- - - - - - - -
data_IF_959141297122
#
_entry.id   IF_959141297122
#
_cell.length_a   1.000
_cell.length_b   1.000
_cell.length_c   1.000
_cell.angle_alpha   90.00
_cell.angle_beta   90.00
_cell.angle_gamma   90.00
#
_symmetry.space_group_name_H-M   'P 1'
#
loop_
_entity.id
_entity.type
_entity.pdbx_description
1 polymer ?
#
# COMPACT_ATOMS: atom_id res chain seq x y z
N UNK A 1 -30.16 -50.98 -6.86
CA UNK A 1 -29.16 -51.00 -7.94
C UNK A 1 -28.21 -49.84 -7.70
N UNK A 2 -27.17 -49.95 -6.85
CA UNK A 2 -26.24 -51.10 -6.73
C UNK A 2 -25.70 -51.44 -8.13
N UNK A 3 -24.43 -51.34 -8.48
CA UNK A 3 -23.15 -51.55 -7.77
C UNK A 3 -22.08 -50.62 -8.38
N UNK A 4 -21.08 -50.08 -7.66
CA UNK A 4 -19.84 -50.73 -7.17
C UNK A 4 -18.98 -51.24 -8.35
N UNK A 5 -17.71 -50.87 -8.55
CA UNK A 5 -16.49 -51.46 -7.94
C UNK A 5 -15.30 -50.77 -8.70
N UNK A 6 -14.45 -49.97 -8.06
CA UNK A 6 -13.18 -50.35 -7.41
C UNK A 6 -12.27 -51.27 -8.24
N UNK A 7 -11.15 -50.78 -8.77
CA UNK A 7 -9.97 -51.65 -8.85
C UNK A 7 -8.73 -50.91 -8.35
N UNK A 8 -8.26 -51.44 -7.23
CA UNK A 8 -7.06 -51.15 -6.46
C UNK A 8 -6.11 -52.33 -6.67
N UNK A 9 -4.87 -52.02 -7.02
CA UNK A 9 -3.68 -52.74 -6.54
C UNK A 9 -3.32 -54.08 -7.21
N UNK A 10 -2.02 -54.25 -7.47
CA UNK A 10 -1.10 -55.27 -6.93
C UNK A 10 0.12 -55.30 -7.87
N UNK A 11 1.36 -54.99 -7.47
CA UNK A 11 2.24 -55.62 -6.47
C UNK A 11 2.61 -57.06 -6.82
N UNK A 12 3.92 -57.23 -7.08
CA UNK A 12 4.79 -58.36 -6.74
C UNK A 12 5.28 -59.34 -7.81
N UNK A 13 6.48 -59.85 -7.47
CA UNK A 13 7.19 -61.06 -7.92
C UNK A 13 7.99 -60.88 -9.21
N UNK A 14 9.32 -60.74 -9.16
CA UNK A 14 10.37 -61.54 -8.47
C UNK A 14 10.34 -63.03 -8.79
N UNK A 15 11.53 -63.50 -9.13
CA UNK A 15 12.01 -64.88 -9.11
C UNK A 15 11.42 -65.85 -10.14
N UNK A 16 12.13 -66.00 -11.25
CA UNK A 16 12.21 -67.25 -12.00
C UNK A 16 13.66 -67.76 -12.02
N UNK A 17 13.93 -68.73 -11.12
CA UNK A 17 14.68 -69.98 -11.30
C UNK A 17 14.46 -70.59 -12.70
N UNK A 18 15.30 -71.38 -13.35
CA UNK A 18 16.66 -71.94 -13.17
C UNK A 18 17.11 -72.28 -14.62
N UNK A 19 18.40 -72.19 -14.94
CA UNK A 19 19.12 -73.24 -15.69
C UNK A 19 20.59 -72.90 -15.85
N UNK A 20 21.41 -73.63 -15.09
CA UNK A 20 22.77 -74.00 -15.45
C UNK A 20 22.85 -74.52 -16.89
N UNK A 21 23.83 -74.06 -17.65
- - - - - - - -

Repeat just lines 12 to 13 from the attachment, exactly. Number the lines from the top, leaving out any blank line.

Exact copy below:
_symmetry.space_group_name_H-M   'P 1'
#